The state’s workplace safety regulator, SafeWork NSW, will face a six-month investigation amid allegations it failed to protect workers from serious injuries and death, and its inspectors were subjected to political interference.
The Sydney Morning Herald can reveal the NSW Auditor-General Margaret Crawford will conduct a performance audit into SafeWork NSW early next year, following opposition work health and safety spokeswoman Sophie Cotsis outlining a series of concerns.
In one letter, Cotsis said serious work health and safety breaches weren’t being properly followed up by SafeWork with on-site inspections. “It has been brought to my attention that a number of fatalities or serious injuries have occurred after multiple notifications to SafeWork were not adequately followed up,” the letter said.
“Inspectors reported being pressured by various internal and external stakeholders to either issue or not issue fines, notices or recommendations for prosecutions for serious safety breaches.”
The auditor-general’s decision to initiate a performance audit follows repeated calls for an inquiry into SafeWork, all of which have been rejected by the Perrottet government.
The most notable recommendation for a public inquiry came from retired NSW Supreme Court judge Robert McDougall in April 2021, as part of an independent inquiry into the scandal-ridden workers compensation scheme icare. In his report, McDougall said, “I have come to the view that such a review is desirable. In doing so, I have taken into account submissions as to the suggested present inefficacy of SafeWork NSW’s activities.”
The Herald can reveal that the NSW cabinet response, after being considered by the then-responsible minister, Kevin Anderson, was “in the absence of compelling evidence that a review is warranted, it would not be an appropriate use of resources at a time when SafeWork is strongly focused on protecting workers in NSW from the ongoing effects of the COVID-19 pandemic”.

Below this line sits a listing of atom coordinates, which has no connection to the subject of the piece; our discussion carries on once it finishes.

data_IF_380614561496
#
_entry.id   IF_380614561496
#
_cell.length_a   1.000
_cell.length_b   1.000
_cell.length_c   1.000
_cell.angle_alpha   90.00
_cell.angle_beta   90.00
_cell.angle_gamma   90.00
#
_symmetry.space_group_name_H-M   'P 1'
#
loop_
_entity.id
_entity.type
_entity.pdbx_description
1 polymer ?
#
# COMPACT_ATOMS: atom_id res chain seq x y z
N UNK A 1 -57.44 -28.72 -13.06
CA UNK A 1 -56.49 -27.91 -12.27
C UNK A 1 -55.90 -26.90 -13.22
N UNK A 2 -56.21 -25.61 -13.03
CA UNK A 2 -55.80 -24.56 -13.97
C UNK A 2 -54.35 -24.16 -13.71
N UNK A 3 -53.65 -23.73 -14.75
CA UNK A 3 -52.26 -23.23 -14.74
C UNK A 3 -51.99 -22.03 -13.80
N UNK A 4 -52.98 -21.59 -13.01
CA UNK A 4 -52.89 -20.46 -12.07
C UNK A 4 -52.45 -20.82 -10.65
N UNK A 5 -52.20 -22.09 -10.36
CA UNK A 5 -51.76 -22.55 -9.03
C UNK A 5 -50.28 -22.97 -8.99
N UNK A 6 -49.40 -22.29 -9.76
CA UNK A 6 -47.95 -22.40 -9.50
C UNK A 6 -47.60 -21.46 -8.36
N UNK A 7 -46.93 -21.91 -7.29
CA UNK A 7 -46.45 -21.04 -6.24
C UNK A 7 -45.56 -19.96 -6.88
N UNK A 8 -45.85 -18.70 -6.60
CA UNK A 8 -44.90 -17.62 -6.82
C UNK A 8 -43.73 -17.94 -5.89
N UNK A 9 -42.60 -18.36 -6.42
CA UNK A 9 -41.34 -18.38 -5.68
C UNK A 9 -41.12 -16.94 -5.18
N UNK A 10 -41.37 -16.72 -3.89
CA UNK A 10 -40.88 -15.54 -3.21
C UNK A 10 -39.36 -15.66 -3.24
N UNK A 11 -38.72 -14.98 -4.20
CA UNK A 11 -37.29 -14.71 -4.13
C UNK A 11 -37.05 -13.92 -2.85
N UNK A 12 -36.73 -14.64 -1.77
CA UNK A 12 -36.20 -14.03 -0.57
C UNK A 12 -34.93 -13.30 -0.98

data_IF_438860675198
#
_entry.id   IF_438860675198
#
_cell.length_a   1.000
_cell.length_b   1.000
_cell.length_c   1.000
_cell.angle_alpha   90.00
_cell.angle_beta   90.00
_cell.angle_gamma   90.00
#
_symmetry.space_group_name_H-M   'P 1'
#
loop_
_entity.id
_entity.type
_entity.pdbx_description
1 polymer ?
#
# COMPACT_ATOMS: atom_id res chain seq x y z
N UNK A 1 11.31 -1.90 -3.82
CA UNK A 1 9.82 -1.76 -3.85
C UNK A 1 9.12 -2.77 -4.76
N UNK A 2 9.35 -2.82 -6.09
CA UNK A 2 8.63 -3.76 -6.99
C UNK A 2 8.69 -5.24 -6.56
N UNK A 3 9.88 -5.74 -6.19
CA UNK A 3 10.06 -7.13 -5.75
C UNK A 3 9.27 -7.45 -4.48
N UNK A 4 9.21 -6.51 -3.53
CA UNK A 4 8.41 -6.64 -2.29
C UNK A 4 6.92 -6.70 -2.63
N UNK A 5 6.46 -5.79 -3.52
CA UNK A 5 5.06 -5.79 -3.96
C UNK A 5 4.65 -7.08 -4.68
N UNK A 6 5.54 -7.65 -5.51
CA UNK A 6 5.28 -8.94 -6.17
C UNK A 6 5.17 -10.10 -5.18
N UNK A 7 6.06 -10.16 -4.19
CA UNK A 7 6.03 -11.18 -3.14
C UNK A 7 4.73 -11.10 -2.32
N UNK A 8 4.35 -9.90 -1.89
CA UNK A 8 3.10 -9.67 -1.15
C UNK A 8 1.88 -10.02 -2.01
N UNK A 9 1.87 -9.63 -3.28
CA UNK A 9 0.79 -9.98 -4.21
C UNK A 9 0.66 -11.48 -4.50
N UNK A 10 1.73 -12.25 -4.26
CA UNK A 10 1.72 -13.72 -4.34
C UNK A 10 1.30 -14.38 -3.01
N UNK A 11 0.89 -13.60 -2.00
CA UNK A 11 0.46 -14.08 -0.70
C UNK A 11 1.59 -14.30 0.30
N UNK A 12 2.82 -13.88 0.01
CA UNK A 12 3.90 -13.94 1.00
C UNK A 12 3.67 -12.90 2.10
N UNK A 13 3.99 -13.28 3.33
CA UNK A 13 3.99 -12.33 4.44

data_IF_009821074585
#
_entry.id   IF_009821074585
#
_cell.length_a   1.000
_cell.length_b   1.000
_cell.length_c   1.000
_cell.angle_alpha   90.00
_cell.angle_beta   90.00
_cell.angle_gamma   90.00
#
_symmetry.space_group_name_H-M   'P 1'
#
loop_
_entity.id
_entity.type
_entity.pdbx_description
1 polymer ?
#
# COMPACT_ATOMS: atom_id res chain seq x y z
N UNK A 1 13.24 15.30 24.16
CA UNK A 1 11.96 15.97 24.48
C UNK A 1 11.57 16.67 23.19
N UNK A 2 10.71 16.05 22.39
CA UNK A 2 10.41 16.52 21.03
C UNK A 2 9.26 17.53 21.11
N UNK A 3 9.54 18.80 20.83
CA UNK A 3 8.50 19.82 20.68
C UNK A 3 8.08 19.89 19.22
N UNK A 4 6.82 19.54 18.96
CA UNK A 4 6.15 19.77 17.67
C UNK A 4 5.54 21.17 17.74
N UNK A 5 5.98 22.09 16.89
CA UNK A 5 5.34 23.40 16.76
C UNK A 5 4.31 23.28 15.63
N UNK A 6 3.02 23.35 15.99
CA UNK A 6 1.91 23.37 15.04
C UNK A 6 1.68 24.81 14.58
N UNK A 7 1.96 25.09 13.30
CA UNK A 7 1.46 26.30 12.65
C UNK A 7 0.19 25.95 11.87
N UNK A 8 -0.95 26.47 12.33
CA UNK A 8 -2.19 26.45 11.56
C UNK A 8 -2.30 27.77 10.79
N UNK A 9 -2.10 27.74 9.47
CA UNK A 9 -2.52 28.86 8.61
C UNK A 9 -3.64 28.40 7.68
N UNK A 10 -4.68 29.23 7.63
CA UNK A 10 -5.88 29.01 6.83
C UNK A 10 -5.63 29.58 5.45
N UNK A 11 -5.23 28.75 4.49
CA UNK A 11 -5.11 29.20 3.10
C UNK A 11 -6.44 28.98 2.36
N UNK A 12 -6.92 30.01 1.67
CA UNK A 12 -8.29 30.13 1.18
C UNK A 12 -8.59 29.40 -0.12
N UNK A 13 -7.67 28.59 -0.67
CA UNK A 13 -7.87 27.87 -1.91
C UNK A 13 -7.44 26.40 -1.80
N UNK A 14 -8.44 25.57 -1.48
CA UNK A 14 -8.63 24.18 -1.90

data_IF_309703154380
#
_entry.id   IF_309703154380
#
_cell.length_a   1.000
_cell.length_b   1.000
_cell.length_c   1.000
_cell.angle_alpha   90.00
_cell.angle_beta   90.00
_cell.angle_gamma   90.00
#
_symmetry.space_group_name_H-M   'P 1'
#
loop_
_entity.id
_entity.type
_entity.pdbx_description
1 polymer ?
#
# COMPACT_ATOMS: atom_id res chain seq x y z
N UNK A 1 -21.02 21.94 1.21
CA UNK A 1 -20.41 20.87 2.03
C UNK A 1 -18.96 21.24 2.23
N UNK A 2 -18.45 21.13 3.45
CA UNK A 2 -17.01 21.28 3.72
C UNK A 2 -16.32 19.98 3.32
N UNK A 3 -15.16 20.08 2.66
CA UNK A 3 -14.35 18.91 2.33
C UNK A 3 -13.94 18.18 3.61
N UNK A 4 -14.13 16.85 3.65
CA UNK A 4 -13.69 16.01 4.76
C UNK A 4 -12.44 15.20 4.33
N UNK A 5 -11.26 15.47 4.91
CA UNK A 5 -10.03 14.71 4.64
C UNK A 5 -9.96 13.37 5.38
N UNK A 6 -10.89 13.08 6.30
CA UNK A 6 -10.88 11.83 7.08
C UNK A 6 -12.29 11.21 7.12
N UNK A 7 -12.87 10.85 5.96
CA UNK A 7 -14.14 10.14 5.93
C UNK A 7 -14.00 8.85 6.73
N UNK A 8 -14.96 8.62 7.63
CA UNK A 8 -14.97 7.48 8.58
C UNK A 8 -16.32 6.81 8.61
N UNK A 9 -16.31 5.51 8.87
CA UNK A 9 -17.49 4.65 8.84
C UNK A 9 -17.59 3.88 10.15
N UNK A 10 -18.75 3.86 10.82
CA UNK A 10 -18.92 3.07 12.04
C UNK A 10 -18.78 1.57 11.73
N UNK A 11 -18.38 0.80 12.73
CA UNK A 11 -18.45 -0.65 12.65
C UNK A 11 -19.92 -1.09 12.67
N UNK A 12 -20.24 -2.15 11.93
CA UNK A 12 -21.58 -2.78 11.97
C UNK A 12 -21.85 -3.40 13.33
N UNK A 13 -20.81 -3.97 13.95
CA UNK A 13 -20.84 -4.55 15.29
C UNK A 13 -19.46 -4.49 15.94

The current relevant minister, Victor Dominello, said he welcomed the NSW auditor-general’s audit. “Independent oversight is both powerful and instructive,” he said.
SafeWork was created in 2015 when the then-state’s workers compensation scheme, WorkCover, was split into three entities: icare, SIRA and SafeWork. It was set up as an independent statutory body responsible for regulating work, health and safety and reducing work-related fatalities, serious injuries and illnesses.
However, SafeWork was absorbed into the Department of Customer Service with neither a separate board, nor CEO, nor an oversight body.
Described by insiders as the department’s “poor cousin”, it has been accused of succumbing to political interference, including in a survey obtained by the Herald.
The Public Service Association (PSA) survey conducted in late 2020 found that 20 per cent – one in five inspectors – believed political pressure was behind orders not to issue a contravention notice to a business even when they believed they had evidence of safety contraventions. This included one case where someone died, and several that involved “serious incidents”.
It cited one inspector saying he had been asked not to attend a site for inspection to “not upset the government agency”. Another said the agency had “lost its identity” and was “not independent any more”. Forty-two per cent of respondents said they had been instructed or pressured by a manager or director to recommend no further action be taken in cases where they had enough evidence to recommend prosecution.
The Herald spoke to a number of current and former inspectors, bureaucrats and experts, who described SafeWork as an absent regulator suffering from cultural problems including bullying, as well as structural problems.
They said there was a lot of churn among employees due to bullying and not being listened to. The latest figures reveal that in the year to June 30, 26 inspectors have either resigned or retired from SafeWork.
One said there were multiple examples where inspectors had recommended further investigations, fines or prosecutions for serious safety breaches that were ignored.